Taken with a Phase One IQ160, Rodenstock 28mm HR lens, F11 for approximately 1 second, iso 50. Richland Creek, which runs from Newton County to the Buffalo River near Woolum Ford, has some of the most beautiful photographic subject matter in Arkansas, if you love creeks. Here you can find huge rocks that have ended up in the creek that had to have originated up much higher on the bluffs. Some of these rocks are the size of a small house and most are the size of a car. Richland creek has several sections that run over flat bedrock and this spot is one of them. This spot is about 100 yards long and starts out directly below Shaw’s Folly Rapid. The foliage on the left back, which is featured in this shot, is full of oaks, maples and hickory trees which on this day were all in full color. There was just enough water in the creek to allow for a movement shot. Normally, I like to have bright sunny days to work Richland, but on this day which was overcast I was able to get one of my best shots of the creek. Using tilt, I have gained quite a bit in overall depth of field so I was able to keep the details of the large rock on the left foreground in focus along with the trees in the background. This was a magic day for sure.
Yesterday, I was very excited by Arca’s announcement of the new FP (Focal Plane Shutter). I knew that this device was in the works well over 10 months but had been asked to keep all mention of it off the web. Arca is a small company based in France, with basically no website, so getting information about current and future products can be very difficult. The FP was the one single item that Arca was working on that really had my excitement and interest. The main reason being:
- It was going to “fit” into the current r cameras rm3di or rm3dl in a modular fashion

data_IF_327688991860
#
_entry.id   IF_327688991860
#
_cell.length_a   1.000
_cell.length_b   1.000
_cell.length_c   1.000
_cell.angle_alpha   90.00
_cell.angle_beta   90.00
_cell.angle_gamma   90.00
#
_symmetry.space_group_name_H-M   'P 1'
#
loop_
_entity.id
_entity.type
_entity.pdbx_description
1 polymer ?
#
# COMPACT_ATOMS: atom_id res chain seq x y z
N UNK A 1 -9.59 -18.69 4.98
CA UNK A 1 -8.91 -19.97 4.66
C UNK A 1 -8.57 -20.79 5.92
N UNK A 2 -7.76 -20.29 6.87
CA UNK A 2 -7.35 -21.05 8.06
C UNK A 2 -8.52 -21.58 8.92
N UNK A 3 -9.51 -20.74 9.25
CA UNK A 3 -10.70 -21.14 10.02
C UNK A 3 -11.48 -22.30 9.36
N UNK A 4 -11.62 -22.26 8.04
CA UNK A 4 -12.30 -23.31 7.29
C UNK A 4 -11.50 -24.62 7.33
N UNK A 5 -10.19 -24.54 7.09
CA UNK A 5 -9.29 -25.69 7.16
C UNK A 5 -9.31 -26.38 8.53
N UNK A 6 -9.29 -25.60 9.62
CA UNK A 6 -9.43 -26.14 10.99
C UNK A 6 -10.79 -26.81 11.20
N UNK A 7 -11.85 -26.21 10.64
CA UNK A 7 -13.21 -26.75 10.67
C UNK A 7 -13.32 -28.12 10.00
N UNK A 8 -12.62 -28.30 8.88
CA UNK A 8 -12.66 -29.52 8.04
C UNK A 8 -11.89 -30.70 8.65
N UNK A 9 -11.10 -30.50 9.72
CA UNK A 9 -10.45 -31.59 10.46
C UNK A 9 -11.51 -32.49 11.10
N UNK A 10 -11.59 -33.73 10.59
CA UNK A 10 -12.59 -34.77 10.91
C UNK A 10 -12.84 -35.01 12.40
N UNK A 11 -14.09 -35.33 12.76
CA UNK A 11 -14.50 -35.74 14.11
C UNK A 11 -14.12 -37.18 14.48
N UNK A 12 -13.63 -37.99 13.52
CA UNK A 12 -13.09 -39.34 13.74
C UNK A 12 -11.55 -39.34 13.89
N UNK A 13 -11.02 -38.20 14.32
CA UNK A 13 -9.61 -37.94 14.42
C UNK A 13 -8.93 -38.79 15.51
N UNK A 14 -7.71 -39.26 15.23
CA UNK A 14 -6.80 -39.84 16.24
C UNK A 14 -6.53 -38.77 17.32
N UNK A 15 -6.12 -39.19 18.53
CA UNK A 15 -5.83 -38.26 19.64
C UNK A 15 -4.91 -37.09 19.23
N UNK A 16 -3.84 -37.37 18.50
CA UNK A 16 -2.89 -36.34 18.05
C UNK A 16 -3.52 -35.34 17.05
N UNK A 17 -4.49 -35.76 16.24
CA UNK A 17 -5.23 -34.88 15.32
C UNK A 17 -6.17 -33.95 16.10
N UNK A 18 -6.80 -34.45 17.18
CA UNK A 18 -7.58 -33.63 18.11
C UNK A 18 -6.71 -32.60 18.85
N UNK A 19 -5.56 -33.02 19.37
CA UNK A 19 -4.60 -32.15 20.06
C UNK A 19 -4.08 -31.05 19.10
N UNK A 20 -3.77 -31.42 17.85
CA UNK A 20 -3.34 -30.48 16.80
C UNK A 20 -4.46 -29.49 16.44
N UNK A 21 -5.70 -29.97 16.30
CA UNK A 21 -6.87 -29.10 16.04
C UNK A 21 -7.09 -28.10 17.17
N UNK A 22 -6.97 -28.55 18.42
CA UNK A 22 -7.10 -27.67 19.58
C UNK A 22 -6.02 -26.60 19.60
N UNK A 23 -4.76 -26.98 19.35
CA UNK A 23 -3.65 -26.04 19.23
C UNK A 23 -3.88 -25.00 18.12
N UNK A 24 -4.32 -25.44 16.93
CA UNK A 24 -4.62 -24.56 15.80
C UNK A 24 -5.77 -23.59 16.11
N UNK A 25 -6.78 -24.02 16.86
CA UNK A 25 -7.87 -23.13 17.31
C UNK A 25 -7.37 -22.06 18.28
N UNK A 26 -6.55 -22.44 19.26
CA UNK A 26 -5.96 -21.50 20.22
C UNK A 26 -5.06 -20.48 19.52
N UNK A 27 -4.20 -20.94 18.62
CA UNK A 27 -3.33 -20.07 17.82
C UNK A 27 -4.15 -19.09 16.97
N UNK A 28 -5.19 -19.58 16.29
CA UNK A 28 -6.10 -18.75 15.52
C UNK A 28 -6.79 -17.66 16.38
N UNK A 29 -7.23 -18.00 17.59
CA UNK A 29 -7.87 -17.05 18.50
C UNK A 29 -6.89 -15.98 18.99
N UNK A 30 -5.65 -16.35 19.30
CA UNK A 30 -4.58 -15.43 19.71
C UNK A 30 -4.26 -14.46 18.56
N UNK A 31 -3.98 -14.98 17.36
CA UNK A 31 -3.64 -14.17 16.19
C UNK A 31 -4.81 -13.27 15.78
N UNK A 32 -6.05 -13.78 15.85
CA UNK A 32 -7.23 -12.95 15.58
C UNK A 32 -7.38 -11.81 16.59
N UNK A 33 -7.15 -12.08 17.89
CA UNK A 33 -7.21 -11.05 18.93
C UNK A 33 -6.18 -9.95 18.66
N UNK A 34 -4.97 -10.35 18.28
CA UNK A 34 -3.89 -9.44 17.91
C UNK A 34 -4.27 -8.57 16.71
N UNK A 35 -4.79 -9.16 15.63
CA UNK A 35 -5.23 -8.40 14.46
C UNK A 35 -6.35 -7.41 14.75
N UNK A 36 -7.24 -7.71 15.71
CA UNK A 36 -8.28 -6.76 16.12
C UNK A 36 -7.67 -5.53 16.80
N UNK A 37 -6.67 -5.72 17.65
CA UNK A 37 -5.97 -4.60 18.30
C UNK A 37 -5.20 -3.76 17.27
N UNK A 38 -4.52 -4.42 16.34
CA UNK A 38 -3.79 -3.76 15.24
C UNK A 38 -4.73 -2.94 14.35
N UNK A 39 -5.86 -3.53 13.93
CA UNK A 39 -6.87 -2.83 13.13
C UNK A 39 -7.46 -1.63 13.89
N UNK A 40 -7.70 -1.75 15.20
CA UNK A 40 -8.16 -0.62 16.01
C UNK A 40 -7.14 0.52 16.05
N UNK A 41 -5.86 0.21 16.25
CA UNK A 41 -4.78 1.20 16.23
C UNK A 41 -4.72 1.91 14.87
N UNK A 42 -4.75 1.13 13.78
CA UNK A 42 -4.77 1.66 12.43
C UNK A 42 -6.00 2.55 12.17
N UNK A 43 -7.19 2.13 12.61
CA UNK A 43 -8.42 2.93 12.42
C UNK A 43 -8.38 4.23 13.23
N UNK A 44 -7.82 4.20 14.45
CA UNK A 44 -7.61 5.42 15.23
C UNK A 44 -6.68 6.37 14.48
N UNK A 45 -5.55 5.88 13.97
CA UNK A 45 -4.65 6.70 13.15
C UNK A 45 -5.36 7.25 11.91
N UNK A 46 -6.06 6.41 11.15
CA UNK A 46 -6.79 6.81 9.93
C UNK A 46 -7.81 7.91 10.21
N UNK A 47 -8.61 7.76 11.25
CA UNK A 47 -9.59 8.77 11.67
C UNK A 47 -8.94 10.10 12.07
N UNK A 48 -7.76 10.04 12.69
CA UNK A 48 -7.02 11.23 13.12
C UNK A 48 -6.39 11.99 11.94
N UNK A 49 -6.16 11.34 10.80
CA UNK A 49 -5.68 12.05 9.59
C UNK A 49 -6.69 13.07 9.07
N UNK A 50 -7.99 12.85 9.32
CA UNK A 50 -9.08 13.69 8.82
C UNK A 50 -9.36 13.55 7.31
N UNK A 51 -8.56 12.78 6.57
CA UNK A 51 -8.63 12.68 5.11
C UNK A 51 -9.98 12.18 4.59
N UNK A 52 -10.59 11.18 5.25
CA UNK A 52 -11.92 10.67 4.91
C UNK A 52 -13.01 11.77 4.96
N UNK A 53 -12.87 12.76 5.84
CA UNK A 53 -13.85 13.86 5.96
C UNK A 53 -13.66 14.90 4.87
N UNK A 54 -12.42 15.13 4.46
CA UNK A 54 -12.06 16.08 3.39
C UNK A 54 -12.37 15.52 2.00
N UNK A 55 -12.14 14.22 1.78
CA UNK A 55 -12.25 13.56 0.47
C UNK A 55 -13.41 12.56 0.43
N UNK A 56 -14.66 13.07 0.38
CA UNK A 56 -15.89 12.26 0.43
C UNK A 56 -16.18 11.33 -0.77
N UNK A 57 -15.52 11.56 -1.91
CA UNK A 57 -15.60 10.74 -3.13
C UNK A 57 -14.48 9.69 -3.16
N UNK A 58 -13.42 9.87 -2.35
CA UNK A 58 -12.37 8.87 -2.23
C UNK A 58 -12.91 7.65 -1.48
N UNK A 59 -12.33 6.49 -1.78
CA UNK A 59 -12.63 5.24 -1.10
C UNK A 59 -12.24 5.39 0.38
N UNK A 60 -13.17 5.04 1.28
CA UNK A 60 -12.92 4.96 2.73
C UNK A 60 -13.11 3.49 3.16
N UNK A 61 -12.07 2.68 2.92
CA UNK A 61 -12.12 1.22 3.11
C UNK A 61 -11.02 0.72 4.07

- All existing lenses with R mounts would work
- Price point was going to be around $1,800.00 for the shutter and all electronics needed to run it.
- Focal plane shutter would allow shutter settings of 1/3, 1/2 and 1/10 of a stop.
With the actual announcement, unfortunately, a few of these previous statements did not come true.
The FP is a real item, and it will be a modular attachment to the current R series cameras, see my previous post for more information. Here is a picture of the FP
Knowing the Arca does excellent design and that they make very good products in regards to quality, I have no doubt that this FPS will work as designed. However it also seems that there will a limit as to how wide a lens can be used with it. There are some pretty important issues to consider.
I. The lenses that can be used will need a new modified lens tube installed. The lens tube is the first ring of the R mount, and you can clearly see it in this photo.
The first ring, closest to the lens, with the name Sironar Digital HR on it, is the lens tube that will have to be modified. Modified is not a good word as basically you will replace it with a new one. The lens will have to be measured, the measurements sent to Arca, and they will make a new ring. I guess in the future with Arca, if you were to purchase a new lens, they might ship both rings. OK, now lets add up the cost. The rings are $495.00 each. So if you are going to work with say 5 lenses, you will need to spend an additional $2,500.00 just to be able to use the new shutter. I find this the most unappealing part of the deal, as Arca should consider giving a credit for the current ring, however I guess it makes sense to keep the old ring, to revert back to if the FP has a failure. Plus you need to either drive your lens to an Arca representative or ship them and to ship and insure 10K of glass, I figure that will add about $250.00 to the cost.
II. The shutter is going to be controlled via a wifi attached controller.
The dEx controller. I have to assume that this is not “part” of the shutter so it’s safe to say add another $1,200.00 to the total cost. Plus it’s wifi controlled. This is a new technology to implement, so I hope it’s well thought out. If the wifi connection fails or disconnects in the field, it appears you will not be able to fire the shutter. This means you would have to removed the shutter from the R camera and the new modified lens tube, then reinstall the original lens tube.